Fort Pierce News Tribune, January 17, 1952

Fort Pierce News Tribune

January 17, 1952

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Issue date: Thursday, January 17, 1952

Pages available: 12

Previous edition: Wednesday, January 16, 1952

Next edition: Friday, January 18, 1952 - Used by the World's Finest Libraries and Institutions
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Publication name: Fort Pierce News Tribune

Location: Fort Pierce, Florida

Pages available: 131,766

Years available: 1952 - 1988

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All text in the Fort Pierce News Tribune January 17, 1952, Page 1.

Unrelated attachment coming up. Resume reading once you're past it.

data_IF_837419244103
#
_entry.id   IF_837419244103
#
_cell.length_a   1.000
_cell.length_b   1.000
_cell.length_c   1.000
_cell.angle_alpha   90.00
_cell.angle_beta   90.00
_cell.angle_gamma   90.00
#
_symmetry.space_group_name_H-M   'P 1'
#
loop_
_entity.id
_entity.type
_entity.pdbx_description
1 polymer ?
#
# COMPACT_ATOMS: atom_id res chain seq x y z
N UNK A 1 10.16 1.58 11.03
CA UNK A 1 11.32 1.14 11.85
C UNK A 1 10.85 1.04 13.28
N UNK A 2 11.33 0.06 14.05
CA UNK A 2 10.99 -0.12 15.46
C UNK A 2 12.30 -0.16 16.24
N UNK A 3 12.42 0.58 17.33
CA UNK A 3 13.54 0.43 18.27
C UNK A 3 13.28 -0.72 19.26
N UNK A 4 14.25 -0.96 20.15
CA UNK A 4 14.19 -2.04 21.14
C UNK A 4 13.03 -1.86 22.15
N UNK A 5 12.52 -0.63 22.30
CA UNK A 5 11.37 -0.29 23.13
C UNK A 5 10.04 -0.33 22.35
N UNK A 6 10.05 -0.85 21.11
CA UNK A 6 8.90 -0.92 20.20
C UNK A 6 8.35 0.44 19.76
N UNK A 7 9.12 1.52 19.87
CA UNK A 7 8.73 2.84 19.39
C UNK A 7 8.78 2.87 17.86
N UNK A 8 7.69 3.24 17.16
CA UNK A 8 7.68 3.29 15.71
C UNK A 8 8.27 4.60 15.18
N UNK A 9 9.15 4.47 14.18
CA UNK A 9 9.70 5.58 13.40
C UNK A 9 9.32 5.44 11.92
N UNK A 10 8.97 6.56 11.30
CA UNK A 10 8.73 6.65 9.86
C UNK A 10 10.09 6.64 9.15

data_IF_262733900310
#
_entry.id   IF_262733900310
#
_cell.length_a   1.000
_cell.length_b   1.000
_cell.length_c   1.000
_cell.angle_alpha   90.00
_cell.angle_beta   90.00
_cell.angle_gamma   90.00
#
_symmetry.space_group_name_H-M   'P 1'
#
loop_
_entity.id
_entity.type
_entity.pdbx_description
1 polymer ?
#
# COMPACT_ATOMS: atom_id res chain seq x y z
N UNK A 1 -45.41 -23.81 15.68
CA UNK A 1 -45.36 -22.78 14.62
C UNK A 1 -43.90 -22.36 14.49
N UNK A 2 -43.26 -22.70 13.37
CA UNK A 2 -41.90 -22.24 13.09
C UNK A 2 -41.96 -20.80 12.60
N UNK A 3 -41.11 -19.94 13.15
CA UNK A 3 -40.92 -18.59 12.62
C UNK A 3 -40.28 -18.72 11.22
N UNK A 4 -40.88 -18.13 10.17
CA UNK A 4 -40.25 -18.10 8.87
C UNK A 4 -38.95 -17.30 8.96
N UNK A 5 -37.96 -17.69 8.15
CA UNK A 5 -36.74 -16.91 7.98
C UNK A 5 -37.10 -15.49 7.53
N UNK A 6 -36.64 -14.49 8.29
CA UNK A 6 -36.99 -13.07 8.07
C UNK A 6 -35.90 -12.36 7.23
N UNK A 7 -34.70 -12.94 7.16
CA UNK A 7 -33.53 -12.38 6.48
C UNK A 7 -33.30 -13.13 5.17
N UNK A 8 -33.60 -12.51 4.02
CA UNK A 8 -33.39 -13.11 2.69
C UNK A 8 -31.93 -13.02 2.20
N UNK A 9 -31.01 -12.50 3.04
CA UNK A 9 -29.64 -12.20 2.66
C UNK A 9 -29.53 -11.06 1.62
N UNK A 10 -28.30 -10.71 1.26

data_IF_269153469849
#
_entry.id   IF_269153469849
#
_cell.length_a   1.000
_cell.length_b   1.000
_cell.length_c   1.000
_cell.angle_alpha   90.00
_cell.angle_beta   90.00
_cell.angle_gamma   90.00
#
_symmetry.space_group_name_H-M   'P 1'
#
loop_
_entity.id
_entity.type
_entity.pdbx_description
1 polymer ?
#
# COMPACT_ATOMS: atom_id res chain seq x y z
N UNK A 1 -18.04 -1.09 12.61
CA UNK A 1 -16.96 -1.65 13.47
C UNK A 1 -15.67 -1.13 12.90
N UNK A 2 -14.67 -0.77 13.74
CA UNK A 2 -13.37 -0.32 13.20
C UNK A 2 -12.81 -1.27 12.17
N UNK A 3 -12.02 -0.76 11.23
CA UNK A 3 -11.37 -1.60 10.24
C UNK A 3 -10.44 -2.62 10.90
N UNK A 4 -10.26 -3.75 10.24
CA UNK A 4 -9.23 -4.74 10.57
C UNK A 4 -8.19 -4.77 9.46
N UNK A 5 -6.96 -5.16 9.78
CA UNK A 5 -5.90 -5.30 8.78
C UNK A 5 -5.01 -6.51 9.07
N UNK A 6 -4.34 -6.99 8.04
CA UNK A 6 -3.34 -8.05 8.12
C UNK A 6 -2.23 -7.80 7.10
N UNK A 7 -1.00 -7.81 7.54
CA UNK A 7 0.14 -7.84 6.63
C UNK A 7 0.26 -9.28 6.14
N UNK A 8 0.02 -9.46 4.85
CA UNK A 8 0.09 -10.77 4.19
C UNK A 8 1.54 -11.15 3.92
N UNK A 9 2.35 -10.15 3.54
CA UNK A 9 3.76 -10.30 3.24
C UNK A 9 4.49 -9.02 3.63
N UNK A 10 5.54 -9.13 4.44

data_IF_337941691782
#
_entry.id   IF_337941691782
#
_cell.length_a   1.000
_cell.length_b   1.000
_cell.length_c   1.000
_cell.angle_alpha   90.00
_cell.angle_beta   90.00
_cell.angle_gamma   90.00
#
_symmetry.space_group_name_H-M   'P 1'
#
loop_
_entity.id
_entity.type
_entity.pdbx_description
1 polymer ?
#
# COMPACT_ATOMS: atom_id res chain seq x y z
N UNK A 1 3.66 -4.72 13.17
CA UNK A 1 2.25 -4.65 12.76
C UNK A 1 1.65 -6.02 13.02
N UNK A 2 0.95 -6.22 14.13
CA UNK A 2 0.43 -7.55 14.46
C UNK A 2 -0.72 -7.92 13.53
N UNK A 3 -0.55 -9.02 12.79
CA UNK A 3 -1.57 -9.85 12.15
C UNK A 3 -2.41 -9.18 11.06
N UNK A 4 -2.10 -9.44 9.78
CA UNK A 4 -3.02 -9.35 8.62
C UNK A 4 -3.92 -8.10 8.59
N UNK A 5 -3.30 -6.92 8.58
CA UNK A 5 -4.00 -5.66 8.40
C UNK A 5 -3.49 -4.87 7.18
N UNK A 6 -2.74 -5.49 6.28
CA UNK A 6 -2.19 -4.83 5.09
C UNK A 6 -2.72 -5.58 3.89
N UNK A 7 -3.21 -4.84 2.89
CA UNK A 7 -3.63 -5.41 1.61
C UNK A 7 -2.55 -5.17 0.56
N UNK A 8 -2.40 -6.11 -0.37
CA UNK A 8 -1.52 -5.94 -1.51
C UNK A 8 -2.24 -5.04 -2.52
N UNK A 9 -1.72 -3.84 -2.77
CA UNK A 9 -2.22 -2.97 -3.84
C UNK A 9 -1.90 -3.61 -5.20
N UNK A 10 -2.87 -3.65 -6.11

Fort Pierce News-Tribune (Newspaper) - January 17, 1952, Fort Pierce, Florida Pwt Fiww writ Ucfe FORT PIERCE NEWS-TRTOUNE "faklithmd Dmily tm the Mmmrt River Section" SmM 19V LOCAL DATA TMNtSOAV Minimun _ Rain ____ Barometer 74 M FOKTY-NINTH YEA2, No. 82 DECEMBER 11. ItW FORT PIERCE, FLORIDA, THURSDAY, JANUARY 17, 1952 ASSOCIATED PRESS AP FEATURE SERVICE SINGLE COPY: 5 CENTS TAKING ON air- Toiovana to take on fuel in Kor- turn to fill up on the needed fuel erafl carrier USB Antietam and ean waters. In the background oil. (U. S. photo via AP Wire- the destroyer USS Shelton if the USS Essex waiting her fun alongside Hie USS 2 Rescued And 1 Missing In Shrimp Boat Blast And Fire NEW NEUTRAL ZONE BOMBING IS CHARGED Coast Guard Searching For Missing Man One Negro crew member of the shrimp boat "Peace" was still missing Thursday at noon after an explosion rocked the craft and resulting fire left but a gutted ML The master of the boat and an- other crew member, both Negroes, were nicked up from the ocean off Fort Pierce and brought to safety by a fishing skiff. The missing man was identified as Berry Garden, of Fernandina. The two s'urvivors are the master, Otis Ryles, of Fernandina. and Henry Norman, Brunswick. Ga. The boat's home port is listed as Fernandina. According to the report by the Coast Guard, the Mat was about three miles south of Fort Pierce -and, a mile offshore, when around a. m. the blast ignited the engine room. Coast Guardsmen saw the explo- sion and boats were dispatched immediately. In the meantime, Harry Gray, of Fort Pierce, had picked up the two survivors in bis fishing skiff. It was not known whether the MUNSAN. Korea IB The Com- munists today charged that an Al- lied plane dropped a bomb in the neutral zone near and UI NI investigators were deep hillside crater on the out skirts. The crater was eight feet deep and about 25 feet wide. Traffic Relief Plan Proposed To Commission Possibility of the remox'al Florida East Coast railway yard tracks southward to permit the of additional 'east-west streets across the railroad was discussed'by the city commission Wednesday night. City Attorney Wallace Sample was instructed to take the mat- ter- the railroad autbori- Six Koreans from a' nearby vil- lage told investigators they heard planes overhead before the bomb felL. ;CoLjJames C. Murray at the carter, picked up a fragment and said: "Apparently there was an ex- plosion here. We will see what we can find out about it." U. N. and Communist investiga- tors were quiet and -friendly. The Reds did not report there bad been any damage. The accusation was made at talks. truce their cooperaion might be enlist- ed. i The matter was brought up by !en had jumped or were blown Mayor-Commissioner J. B. Brew- into the water. The Coast Guard j er, who read city charter orovis- saitwater The Reds sharply criticized Al- lied negotiators for allowing two representatives of the International Red Cross to enter the Panmun- jom area Wednesdav and Thurs- day. The Communists handed the Al- Jies a. written message declaring the Red Cross delegates were not welcome and added: "We hope that no similar inci- dents will recur in the future.'' The Communists said they con- sider it "unnecessary to receive representatives of the Red Cross.'' Both subcommittees working on armistice terms spent the day wrangling'over issues which have deadlocked the talks for weeks. An Allied briefing officer said CHUKHIlim ADDRESS TO U S CONGRESS Pledges Britain Will Do Her Part In De- fense Of Europe WASHINGTON Minis- ter Churchill pledged to Congress today that Britain will do her part in defending Europe, and will join in a "resolute and effective" re- sponse should new Communist ag- gression break out in the Far East. In a momentous address to a joint Senate-House session, the British leader declared: "We take oar stand at your side." Churchill, speaking slowly from notes, told Congress the British are ''very glad" that you do' no! allow the Chinese anti-Communists; on Formosa to be invaded." And he predicted that in time China would throw off Commu- nism. By implication at least, these remarks moved British -policy in the Far East closer to that of the United States. Britain has recognized nirt China while this country still recognizes the Nationalist govern- ment of Chiang Kai-shek. In other highlights, Churchill: 1. Said he believes that "by ac- cumulating deterrents of all kinds against aggression." the free na- tions and the world will be able i to. avoid another World War. 2. Admonished that the United States should not agree to outlaw- ing atomic bombs under present world conditions. "Be careful, above all things, not to let go of the atomic weapon until you are sure and more than sure that the means of preserving peace are in your he said. Just before his caution about the A-bomb, Churchill had.said the most "effective deterrent against a Third World War" was the "val- iant resolution" of a well armed international force, "rather than the awful secret which has been wrested from "Supreme determination'" against another war would be the most effective guaranty of victory, he said." Churchill, in black suit and a dotted bow tie. delivered his address from what appeared to be notes. No advance text was given to news reporters. Aimed perhaps as much to the American people' as to the legis- lators, the address was carried by all major U. S. television and ra- dio networks. His words alto were relayed to Britain .and to Commonwealth countries for rebroadcasts. Weary Passengers Arrive At 'Frisco COUNTY IS ASKED TO CHANGE BAR HOURS A delegation appeared before something out." the County Commission Thursday Spokesman for the group was morning asking that the county Rev. William W. Roughton, of 1 maintain the same closing hours the Community Methodist church on night clubs, bars and taverns i and president of the Fort Pierce as the city. j Ministerial Association. The closing hour for places 1 Also there were James Snow which sell alcoholic beverages within the city as set forth by ciiy ordinance is 12 midnight. The commission took the sug- gestion of the delegation under advisement and agreed to "get together with the city to work Eisenhower's Name Entered In New Hampshire CONCORD, N. H. Gen. Eisenhower's name was entered in New Hampshire's preference primary today as a Republican and Guy Long, Jr., both repre- senting the First Baptist church. "The churches are concerned with the recent 'crime wave' in Fort Pierce and it has been dis- cussed in the association and with said Roughion. that some "and we are urging change be made." "The bars and taverns in the county stay open until 2 a. m. and we are asking for a uniform closing midnight for all bars and taverns in the city and the declared Roughion. At that point Commissioner Bob Lennard said, "I've heard that some places stay open in the cm- past 12 midnight." To which Roughton replied. "If they are. they do so TO RETURN T. Fielder of Green Bay, Wis., holds file of evidence he says shows the Marine Corps altered records of his son, Pfc. James candidate for President. A large supporters man Adams presented petitions to h_v___-__ Secretary of State Enoch D. Fuller i entering the general's name on _ _ the ballot of the primary, March I Jennings said Roughton said he believed there j Fielder, 18, so he could meet KTOUD of "I like Ike" b a definite nation between the j physical requirements for a ma- headed bv Gov preva-i gua company m Korea. Mence Places wnere alcoholic] Fielder was killed in ac- in the nation. Gov. Adams is chairman of the New Hampshire Eisenhower-for- President Committee. Fuller cabled Gen. Eisenhower in Paris informing him he is a candidate. The general then has initely is concerned Chairman county def- about the crime wave and that he thought the Negro police had helped check it considerably. Snow then got up and said. "You and I have to live in this com- munity. If I hear that places are Pfc. Fielder was killed in ac- tion June 1, 1951. The father now plans to return to Presi- dent Truman the youth's Purp- shaved. Empty Luxury Train Is Still Stuck In Snow New Storm Front Toward Northern California j SAN FRANCISCO Us Tired refugee passengers from the snow- blanketed streamliner, City of San Francisco, arrived four days late. They were noticeably weary and sober-faced. But most looked as if they'd just completed a normal 40-hour run from Chicago in- stead of having survived three and a half cold, stormbound days in mile-high Conner Pass. The deeply snow-packed High Sierra reluctantly had given up the 222 passengers and. 32 Southern Pacific crewmen late Wednesday. The empty luxury train still is stuck there. Those who started from Chicago Friday night in the sleek stream- liner ended their trip in old-fash- ioned green Pullmans. Their relief train arrived at Oak- land, just across San Francisco Bav. about a. m. a. m. The tired men and women trick- led slov.-ly from the cars. All were neat. .the men freshly le Heart and Presidential Scroll. (AP 10 days to withdraw his name, staying open past 12 o'clock, I'll he doesn't reply to the cable something about it. I'll see that i within the time specified by New Hampshire law. state officials will interpret his silence as consent and he will be officially a. candi- date for President. Eisenhower forces in New Ham- pshire have stated publicly they are confident Ihe general will per- mit- the baDot- In a statement from his Paris try had returned him to the leader- boats, using saltwater pumps, iions giving the city authority to that for the delegates discussing put the fire out and had it under j require establishment and main- prisoner exchange "it was merely ship he exercised during the war control by j tenance of railroad-street cross- j a matter of ploughing over the The British Prime Minister has i fVIfl flffAltftrl thA C4ttlCrtif- I________r__ The Voice- of i headuqarters about 10 days ago, U. S. overseas it would broadcast translations in 46 Ian guages to all parts of the world. For Churchill, the address was a climactic point to his American journey, undertaken to" seek closer understanding and ties with the United States, now that his coun- The boat was reported an in- ferno of burning wood and fuel oil when the Coast Guard arrived. The hull of the craft was towed to the Coast Guard depot. The area where the boat burned was searched by the Coast Guard fishing boats all morning but BO trace of the third man was found. Also patrols were on the beach for the missing man. Riverfront Park Meet Due Soon Meeting of property owners a- long the riverfront between the yacht basin and Seaway (Cause- way) drive to consider the pro-1 the existing circumstances the ings. He .cited a 1941 commission- i same old ground with the same railroad conference oa establish- ment of additional crossings at Delaware and Florida avenues, and declared that the need for relief is many times greater today than it was in 194L Value of the property made available by re- moval of the yard tracks would virtually pay the cost of such removal, he" declared. "Gentlemen, there's the solu- tion to your traffic problem, and it's the only practicable solution. Td like for you to think about if he added. Commissioner W. H. Reed said he agreed "100 per- that that's the solution, but doubted if the charter provisions would be applicable in this case and Attor- ney Sample indicated that it might be a complicated proposition under results.' posal of developing that portion of the riverfront will be called with- in the nest 10 days, the city com- mission agreed Wednesday night. At that time the proposal -will fee explained in detail and the property owners wTQ be asked to sign agreements for its consum- mation. The matter was brought up by Commissioner E. C. Collins, who said IK had received inquiries a- tout the status of the project. The plans call for extensive fil- ling and creation of additional property along the waterfront. Part of this would' accrue to the upland owners and the rest would be used for public park and rec- reation purposes, with a boulevard extending along the riverfront. The fiU ironld tie in with the ex- isting Jffl to the sooth. "Of course I don't care for cats fm sucker for News- fribuM Watt Ad fact that the railroad is in fed- eral receivership and that so many (Continued on Page 12) WEATHER OUTLOOK LAKELAND Federal- State Frost Warning Service said today Peninsular Florida's weath- er tonight and Friday would be clear to partly cloudy and contin- ued mild- There, wfll also be early morn- ing fog. the forecast said. There is no frost danger through Sunday, the bureau said. 'Guilfy-Kercy' In 4th Murder Case It was "guilty, with recommen- dation of mercy" for" the fourth straight time in a first degree murder case in circuit court here late Wednesday. This time-it -was in the case of Theophelus W. Mungen, Negro, charged with the shotgun slaying last Sept. 7th of another Negro. Henry Price. The jury was out three hours, returning its verdict around 10 p. m. The jury was made of James G. Goodman, Alpha R. Polly, Ruth M. Pollinger, Alfred S. Jenkins, Helen DeFriest, John D. Buck, Arthur H. Harrison, Joseph 3Ibran, Ernest T. Bailey, Edward A. Love, EsteDe Paden, John D. HisHp. Civfl case of Otto and Rose Wunderiich against Lloyd's Funi- ture Co., Orlando, for damages for personal injuries to Mrs. Wnn- derlich in a traffic accident here a year ago was on trial Thursday morning. Two or three snore murder eas- es remain for trial. sought that closer tie in a series of conferences with President Tru- man. They are to have one more meeting Friday before Churchil] leaves Washington on Saturday. ChurcMQ began his address by saying that an his conferences here were aimed so that "we can do our best for the common cause." He '1 have not come here to ask you for jnonetv Tax Refunds Due Estimated Million and a Half Persons By The Associated Press Many newspapers across Amer- ica are wakening surprised tax- payers to what has been called "the biggest jackpot in history." Hundreds of persons are reading their papers and finding that in- come tax refunds are due them, some running into thousands of dol- lars. To some, badly in need, t a life saver. Others see it a lesson io Americanism. "Tin going to pay the back' said the wife of an unem- ployed welder, who received due since 1944. A New York beauty saw her name listed, got off the subway and went home to wake her moth- er. Both wept. They had needed the help' fi- nance an operation on the mother. "Take said another, "can you .imagine those characters giving back money to the Those three taxpayers saw their names in the New York Daily News. The News even took an ad in the New York Times to help pub- licize its listing of names of per- sons with refunds due them. The names were obtained from Internal Revenue Bureau records. "The purpose of the the News said, "is to dramatize the little knotvn fact that these un- claimed exist." Other newspapers also adopted the idea as a public though they are pressed for space. John B. Dunlap. Internal Reve- nue Bureau commissioner, told the (Continued on Page 12) C of (Member Drive On Today Today is Chamber of Commerce Membership day in Fort Pierce and an all-out effort is being made to put the annual membership campaign over HI a single day. The campaign got off to-a good start with a kickoff breakfast at the Colonial restaurant that was ittended by 59 persons. Louis Haynes was the first to report 100 per cent enlistments of an his prospects, but other re- ports were coming in during the day and it was indicated that the campaign would be a success. A report supper is to be held at the Colonial at 6 o'clock this eve- ning, which all workers are asked ta attend. Lions Club Drops Circus Proposal There wfll be no circus spon- sored by the Lions club here. An- nouncement was made at today's luncheon, the reason the circus outfit backed up when they were called on to ante up city license Gen. Eisenhower said he would respond to a "clearcut call to poli- tical duty." bat would not person- ally campaign for the GOP nomi- nation. No other candidates have yet been entered in the primary. John D. M. Hamilton, one of Sen. Taft's advisers, has completed a two-day swing through the state "feeling out toward the Ohio he refused to say whether his name wfll be entered in the primary. Two Suits Are Filed they are closed or know why.'' In other business the board in- structed Road Superintendent C. F. Ordway, Jr.. to have the county barn painted after receiving a rec- ommendation from him that the work be done. -Ordway brought before the board 'tfie fact that a building was being erected on .rounty right of way property on the old North U. S. 1 highway and was instructed by the board to have the construc- tion stepped. A resolution was adopted desig- i nating as secondary the road con- struction projects of a bridge over the Belcher canal at Angle road and the widening of "Oleander ave- nue from the city limits to the Farmer's Market Commissioner Lennard suggest- ed, and the road superintendent was instructed to make a survey of the roads of the county and ,to provide stop signs at dead end roads and through roads to try to cut down on traffic accidents. The matter of creating several voting precincts in the Negrfc. sec- tion was brought up again and a committee of County Attorney Rebels In All Oil! Bid To Win In Indochina nist-led Vietminh rebels are hurl- ing thousands their youth to death.before.Erench and Vietnam- ese" positions in a desperate bid to win the war in Indochina, the French commander here said Wednesday night. Gen. Raoul Salan. commander j in chief of French Union forces, "massive aid" to the Vietminh" in its or effort. Salan.-said, youths of 18. with only two weeks of military training were fanatically attacking heavily j fortified French positions and were would get to said Philip Gor- _ __ _ _ Two damage suits have Frank Fee, Ordway, Comaiission- been filed in circuit court as the outgrowth of an automobile ac- cident in the county March 20. 1051. when two children were kil- led. Style of one case is Anthony Scarazzo vs. D. S. Price, doing business as Price Produce Co. Scarazzo's eight year old son Guido Andre was kflled. The other case is Elizabeth Sca- razzo vs. S. D. Price, doing busi- ness as Price Produce Co., when her daughter Annette, 10, was kflled. The accident involved the Sca- razzo car and a tractor and trail- er driven by Ulysses Gallman for Price Produce Co. fees. Also announced was that 594 dogs are registered for the club's second annual dog show sched- uled for Sunday, Jan. 27, in the National Guard Armory. Judge Flem C. Dame'was speak- er for the occasion, talking juve- nile delinquency. In his opinion the spiritual side of the picture, as well as toe home, family and sebool figure materially in aboli- tion of delinquency. NEW YORK Henrik Kurt Carlsen rode up Broadway today amid waves of cheers for lit itout courage. First Federal Reeleds Staff AH members of the Board of Directors of the First Federal Savings and Loan Association of j Fort Pierce whose terms expired this year and general officers of the association were reelected at the annual meeting of the share- holders and the board held Wed- nesday afternoon. Shareholders reelected N. E. Haflstrom, W. R_ Goodwin and Clifford F. Scott as directors. They will serve vrith W. E. Tylander, Walter Peterson, Frank Fee. H. E. Center and Guy O. Nourse, holdover directors. Meeting afterwards, directors reelected Tylander president: Pet- erson and Hallstrom vice presi- dents and Scott secretary-treasur- er. Financial statement of the as- sociation reveals last year as the most successful in the association's history, with year-end assets of 39436.10, representing an in- crease of Loans to home owners totaled with 278 new loans in 1951 totaling Member share ac- counts gained to total er Harry Hcliter and Lennard was appointed to study the prob- lem and make recommendations at the next meeting. Three Grass Fires Fire trucks rolled to three grass fires since Wednesday noon. At p. m. Wednesday fire- men were called to Vick's Used Auto Parts on Oleander avenue to put out a grass blaze. The call took 30 minutes. Again at that afternoon a grass blaze-was put out near the S. F. McKenzie Construction Co. At Thursday morning the fire department fought a grass Bureau today estimated the United fire at South 25th street that took 1 States population at 155.575.000 last On the relief train, which took seven and a half hours from moun- tains to coast, they had steaks and chicken, baths, changes of clothes, sieep. An estimated 150 persons were aboard when the relief train snub- bed to a stop at the end of the track. Fifteen. including two stretcher cases, had got oH at Sacramento. Others left at -later stops. Heroic Dr. Walter H. L. RoehU of Middletown, Ohio, said the ex- perience was "something TIL never forget." The stocky and gray 52-year-old physician had worked tirelessly to treat some 60 victims of gas fumes that seeped through the train short- ly after regular heat gave out in the 20-degree temperatures Mon- day. Only a few remained ilL He" said' his wife luckuy had brought along a shoebox filled with medicines. Most of the passengers were matter of fact about their experi- ence. "'We felt eventuallv someone being mowed down like wheat be- fore bunkers and barbed wire de- fenses. But Salan said his soldiers would gain a decisive outright intervention by Chinese Communist troops. If the Chinese Reds invade, he continued, then the question of aid by America and other United Na- tions troops to help the French was one to be decided by the Allied governments trying to stem the Communist tide in Southeast Asia. "We are fighting, and will win. this war against the Vietminhewith our own troops." Gen. Salan de- clared- He declined, however, to predict when victory might be achieved. Salan, right-band man to the late Gen. Jean de Lattre de Tassigny in Indochina, told a news confer- ence that the Vietminh is "under i orders of a supreme echelon of Communist command in the Far 1 telephone equipment. j doc- a San Francisco furniture man. "Morale generally was high but the worst thing was reports that rescuers could move only a mile an hour and other discouraging news." On the trip down, many passen- gers slept. Pullman Conductor R.C. Barnes said "They hit the sack very They were tired from their dra- matic rescue, which included plod- ding over snowy ground. They had made their way a quar- ter-mile from the trapped stream- liner by foot and by Weasel and snowcat to a cleared highway. Then they were taken by auto- mobile to a nearby lodge for warm food and treatment. And finally they boarded the re- lief train at Emigrant Gap, about 150 miles northeast of San Fran- cisco. SAN FRANCISCO h'-ck mass of a new storm front rolled ______________ toward Northern CalJonaa WASHINGTON The Census threatening more rain and snow for areas already flooded and snowbound. about 45 minutes to extinguish. I Dec. 1. Women Folks Think Mother Of Quads red it MURFREESBORO. Ark. There's a minor revolt stirring in this Southwest Arkansas area. The quadruplets born to Mr. and Mrs. Leonard Ponder near here Monday night are the reason. Warnings cropped up Wednesday when the proud 41-year-old Ponder accepted an invitation to appear on a New York television. show (We, the People) Friday night. i A five-day storm already has (1) isolated towns, (2) stranded the Southern Pacific streamliner City of San Francisco, whose pas- sengers and crew were rescued late Wednesday, (3) disrupted i transportation and communications 1 and (4) sent hundreds of lowland j residents from flooded homes. the mother. She said the women t Calif., railroad and lum- ber town of 4.000 high in the Meal condition until a Western Pa- of the two towns are of put i out'' about the whole affair. The father, an unemployed farm- ci5c emergencv train bored in with er, was ready to board an air- j medical supplies Wednesday, plane at lexarkana, Ark., today for his flight to New York. Rep. Tackett (D.-Ark.) and Dr. M. D. Duncan, who delivered the infants. PARIS Soviet Foreign Min- ister Andrei Vishinsky today ruled out any possibility of settling the also were to make {he trip' The i Korean War in the field because boro and nearby Nashville, Ark., got roiled up at that. They think the mother of the quads, a 38-yegr-old farm wife, ought to share some of the lime- light. Says Mrs. Joe Cooley of Nash- ville, ladies of this town and Murfreesboro are going to see to it that Mrs. Ponder gets some recognition." A delegation of Murfreesboro women already has started a cam- paign to honor Mrs. Ponder. Mrs. Cooley planned to call her group together today. She called it "an up-in-arms going along of what he termed the "unreason- just for the ride. j able demands presented by the Ponder spent Wednesday sprue-' American command." ing up for his trip to the east.' He received a new outfit from j WEATHER Murfreesboro merchants. He was i Clear to partly cloudy i to get a manicure but news pho- and continued mfld throush Fridav. tographers intervened. They cart- ed him to his 4-room house where he, his wife, the quads and seven of their eight other all born separately will live. The infants, three boys and a girl, are in a hospital at Nash- vflle, 20 miles southwest of here. The babies are reported in ?ood ihape. They are in incubators. Mrs. Ponder is at the farm home Mrs. Cooley declined to disclose j of her mother-in-law near here. tht they it store for' Her condition is good. 1 Some fog north and central por- tions Friday morning, MARINE FORECAST Jacksonville through Florida Straits and East Gulf Gentle over north portion and moderate easterly winds over south portion. Weather partly cloudy through Friday. Friday South Tidn High p. m. Low a. m. p. m. (Breakwater tides I hours Mrlier? ;